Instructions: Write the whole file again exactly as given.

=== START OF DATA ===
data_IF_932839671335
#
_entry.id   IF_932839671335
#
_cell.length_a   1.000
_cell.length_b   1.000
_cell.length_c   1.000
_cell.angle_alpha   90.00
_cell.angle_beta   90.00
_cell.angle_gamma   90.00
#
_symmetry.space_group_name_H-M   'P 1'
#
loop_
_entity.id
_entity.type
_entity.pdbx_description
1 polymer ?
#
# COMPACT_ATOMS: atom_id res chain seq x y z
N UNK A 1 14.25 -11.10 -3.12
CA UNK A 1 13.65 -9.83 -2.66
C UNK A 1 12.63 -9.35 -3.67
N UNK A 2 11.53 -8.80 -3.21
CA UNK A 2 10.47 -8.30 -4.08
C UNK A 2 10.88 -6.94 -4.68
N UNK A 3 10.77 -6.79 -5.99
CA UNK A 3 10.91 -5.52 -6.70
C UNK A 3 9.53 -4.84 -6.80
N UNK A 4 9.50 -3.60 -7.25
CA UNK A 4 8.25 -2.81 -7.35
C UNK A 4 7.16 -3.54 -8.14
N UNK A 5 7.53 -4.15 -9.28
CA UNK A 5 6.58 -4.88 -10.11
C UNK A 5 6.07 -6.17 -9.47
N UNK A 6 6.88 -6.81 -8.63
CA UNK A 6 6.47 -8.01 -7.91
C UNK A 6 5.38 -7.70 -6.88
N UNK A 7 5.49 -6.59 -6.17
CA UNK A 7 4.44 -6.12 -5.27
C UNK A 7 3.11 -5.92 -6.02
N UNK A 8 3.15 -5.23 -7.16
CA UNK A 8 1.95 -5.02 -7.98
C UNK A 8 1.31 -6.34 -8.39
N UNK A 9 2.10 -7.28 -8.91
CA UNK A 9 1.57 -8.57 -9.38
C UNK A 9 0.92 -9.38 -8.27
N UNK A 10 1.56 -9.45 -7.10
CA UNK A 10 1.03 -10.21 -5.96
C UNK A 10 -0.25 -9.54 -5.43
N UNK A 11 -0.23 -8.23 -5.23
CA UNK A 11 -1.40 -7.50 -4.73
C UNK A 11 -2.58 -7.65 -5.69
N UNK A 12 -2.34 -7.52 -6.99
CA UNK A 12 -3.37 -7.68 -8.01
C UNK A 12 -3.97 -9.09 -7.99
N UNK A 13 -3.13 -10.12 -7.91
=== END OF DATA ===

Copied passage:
data_IF_932839671335
#
_entry.id   IF_932839671335
#
_cell.length_a   1.000
_cell.length_b   1.000
_cell.length_c   1.000
_cell.angle_alpha   90.00
_cell.angle_beta   90.00
_cell.angle_gamma   90.00
#
_symmetry.space_group_name_H-M   'P 1'
#
loop_
_entity.id
_entity.type
_entity.pdbx_description
1 polymer ?
#
# COMPACT_ATOMS: atom_id res chain seq x y z
N UNK A 1 14.25 -11.10 -3.12
CA UNK A 1 13.65 -9.83 -2.66
C UNK A 1 12.63 -9.35 -3.67
N UNK A 2 11.53 -8.80 -3.21
CA UNK A 2 10.47 -8.30 -4.08
C UNK A 2 10.88 -6.94 -4.68
N UNK A 3 10.77 -6.79 -5.99
CA UNK A 3 10.91 -5.52 -6.70
C UNK A 3 9.53 -4.84 -6.80
N UNK A 4 9.50 -3.60 -7.25
CA UNK A 4 8.25 -2.81 -7.35
C UNK A 4 7.16 -3.54 -8.14
N UNK A 5 7.53 -4.15 -9.28
CA UNK A 5 6.58 -4.88 -10.11
C UNK A 5 6.07 -6.17 -9.47
N UNK A 6 6.88 -6.81 -8.63
CA UNK A 6 6.47 -8.01 -7.91
C UNK A 6 5.38 -7.70 -6.88
N UNK A 7 5.49 -6.59 -6.17
CA UNK A 7 4.44 -6.12 -5.27
C UNK A 7 3.11 -5.92 -6.02
N UNK A 8 3.15 -5.23 -7.16
CA UNK A 8 1.95 -5.02 -7.98
C UNK A 8 1.31 -6.34 -8.39
N UNK A 9 2.10 -7.28 -8.91
CA UNK A 9 1.57 -8.57 -9.38
C UNK A 9 0.92 -9.38 -8.27
N UNK A 10 1.56 -9.45 -7.10
CA UNK A 10 1.03 -10.21 -5.96
C UNK A 10 -0.25 -9.54 -5.43
N UNK A 11 -0.23 -8.23 -5.23
CA UNK A 11 -1.40 -7.50 -4.73
C UNK A 11 -2.58 -7.65 -5.69
N UNK A 12 -2.34 -7.52 -6.99
CA UNK A 12 -3.37 -7.68 -8.01
C UNK A 12 -3.97 -9.09 -7.99
N UNK A 13 -3.13 -10.12 -7.91